Dolores O'Riordan - the country wedding few will forget!

A remarkable day for small rural community

Aine Fitzgerald

Reporter:

Aine Fitzgerald

Dolores O'Riordan - the country wedding few will forget!

Dolores O'Riordan making her way to Holycross Abbey

HOW many people can say that they have a piece of Dolores O’Riordan’s wedding veil?

Back in the summer of 1994 under clear blues skies the lead singer of The Cranberries arrived at Holycross Abbey in County Tipperary wearing cream knee high boots, lace tights, a transparent and very risque wedding dress and sporting bleached blonde hair.

This reporter was one of those “nosey wedding watchers” standing in the lawn of the Cistercian monastery to see how rock royalty tie the knot. And I have to admit it was the most rock-star thing I had seen in my sheltered 13 years.


My own mother hails from Holycross so it was decided that we would make a day off it - take the trip from Kilmallock to the County Tipperary village, meet the family, and while we’re there pop into the Abbey to catch a glimpse at what was billed as the rock wedding of the year.

Security men with mouth pieces, standing at each side of a towering floral archway at the main entrance, prevented us gaining access to the church, and, as a result, I along with a handful of young ones, went around the Abbey going from window to window to sneak a glimpse of the famous couple.



The arched window at the back of the altar proved the best viewing point for a five-foot nothing teen who was after getting a leg up from her older sister.

I could make out the tiny frame of the beaming bride Dolores perched on one chair, and beside her, her soon-to-be husband, a much bigger figure - dressed in snakeskin and leathers.

It’s 23 years ago, so the exact details of how we passed the time for the rest of the ceremony is a bit of a blur - but I know we sat with other Cranberries fans and Holycross locals, among the daisies, waiting for the I dos to be done.

What I will never forget however, is Dolores and Don emerging from the Abbey to hop on board a majestic horse and cart, Don taking the reins in his hands and giving them a whoosh, prompting the horses on their journey out the main gates and out onto the road.

Nothing would do my sister and I but to join the 10 or so youngsters running after the horse and trap. As the two white horses picked up speed, so did we, and in the midst of the jigs and reels, I remember Dolores throwing back some of her lavish veil and she settled herself in the cart. The next thing I remember is having a huge handful of the mesh lining of the veil in my small sweaty hands.

To say I was chuffed is an understatement.

I rang back to my mother like I had just won the EuroMillions. I remember the local radio station playing one of The Cranberries biggest hits, Dreams, on the local station on the way home to Kilmallock and I singing along thinking I was Dolores herself. And so began my love of The Cranberries.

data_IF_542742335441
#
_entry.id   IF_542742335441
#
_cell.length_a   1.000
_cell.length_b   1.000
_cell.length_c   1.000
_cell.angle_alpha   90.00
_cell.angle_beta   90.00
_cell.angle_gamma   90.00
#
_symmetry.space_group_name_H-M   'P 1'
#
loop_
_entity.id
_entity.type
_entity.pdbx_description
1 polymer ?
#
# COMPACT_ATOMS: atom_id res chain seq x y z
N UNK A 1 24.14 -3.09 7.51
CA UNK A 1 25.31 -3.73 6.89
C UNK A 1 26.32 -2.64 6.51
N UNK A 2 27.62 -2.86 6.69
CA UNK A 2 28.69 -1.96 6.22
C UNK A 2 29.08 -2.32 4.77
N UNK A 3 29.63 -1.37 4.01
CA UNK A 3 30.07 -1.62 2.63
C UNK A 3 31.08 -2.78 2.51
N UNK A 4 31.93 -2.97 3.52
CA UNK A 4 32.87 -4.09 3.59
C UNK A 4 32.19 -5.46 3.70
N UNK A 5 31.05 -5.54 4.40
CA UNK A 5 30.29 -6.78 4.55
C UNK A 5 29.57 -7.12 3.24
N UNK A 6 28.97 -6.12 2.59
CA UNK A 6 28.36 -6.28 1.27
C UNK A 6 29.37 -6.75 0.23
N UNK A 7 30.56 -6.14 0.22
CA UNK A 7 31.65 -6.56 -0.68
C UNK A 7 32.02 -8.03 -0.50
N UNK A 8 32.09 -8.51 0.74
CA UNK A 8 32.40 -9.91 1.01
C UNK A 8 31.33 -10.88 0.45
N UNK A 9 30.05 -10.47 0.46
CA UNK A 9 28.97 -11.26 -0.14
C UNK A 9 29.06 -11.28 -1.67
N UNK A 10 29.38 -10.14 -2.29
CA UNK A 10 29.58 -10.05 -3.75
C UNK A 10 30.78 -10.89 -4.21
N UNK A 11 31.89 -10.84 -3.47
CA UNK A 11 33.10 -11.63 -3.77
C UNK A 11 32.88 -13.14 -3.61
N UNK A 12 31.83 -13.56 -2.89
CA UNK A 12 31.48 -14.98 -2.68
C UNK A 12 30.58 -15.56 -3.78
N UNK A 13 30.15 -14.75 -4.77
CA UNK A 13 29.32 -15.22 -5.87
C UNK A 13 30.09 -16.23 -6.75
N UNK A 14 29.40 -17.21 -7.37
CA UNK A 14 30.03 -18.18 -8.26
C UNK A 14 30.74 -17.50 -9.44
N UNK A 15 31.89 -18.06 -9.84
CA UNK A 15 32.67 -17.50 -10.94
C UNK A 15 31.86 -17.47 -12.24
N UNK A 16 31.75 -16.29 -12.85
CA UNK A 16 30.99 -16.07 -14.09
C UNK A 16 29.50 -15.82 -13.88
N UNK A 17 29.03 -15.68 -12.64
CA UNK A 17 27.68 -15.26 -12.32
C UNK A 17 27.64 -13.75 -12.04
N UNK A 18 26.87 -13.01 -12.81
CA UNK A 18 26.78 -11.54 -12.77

To this day the mesh lining remains in a Benetton bag in a wardrobe at my parents home in Kilmallock.

As luck would have it a number of years later, Dolores moved to Riversfield Stud, Kilmallock less than a quarter of a mile from my own home. One evening my mother met Dolores’ mum Eileen (who moved into a quaint cottage beside Riversfield Stud to help Dolores raise her young children) on a stroll near her home and nothing would do my mam but to tell her of the wedding veil tale.

Rather than being annoyed, Eileen loved the story and on hearing what a big fan of The Cranberries I had become, she gave my mam the DVD of Dolores’ wedding to watch.

From sneaking a peek through the arch window of Holycross Abbey, here I was now sitting in my front room, watching Dolores and Don dancing their first dance on a black and white chequered floor at Aherlow House Hotel. I distinctly remember one of my favourite Cranberries songs, Dreaming My Dreams, being played.

Dolores resided in Kilmallock with Don and her young family for a number of years. If school friends were staying over it was always a bit of a selling point to tell them I would bring them for a walk past Dolores’ house. During the summer, Don and other family members could be seen cooking a barbecue inside the lodge at the stud’s main entrance.

In recent years I have kept up contact with Dolores’ mum Eileen and was saddened to have to report on the breakdown of Dolores marriage to Don as well as the death of her father Terry and to report on an air rage incident which was heard in Ennis courthouse in 2016.

I finally got to meet Dolores around five years ago in the Hamptons restaurant in Limerick city, in, where else, but the ladies toilets. Dolores was at the sink rubbing at what appeared to be clingfilm on her arm. A tad starstruck, I gave her a nervous shy in the mirror to which she explained, without prompt, that she was after just getting a tattoo and was making sure it was setting OK as it was a bit sore.

There were no airs or graces, just one Limerick girl talking to another.

May she rest in peace.

This story originally appeared on www.limerickleader.ie and can be viewed here.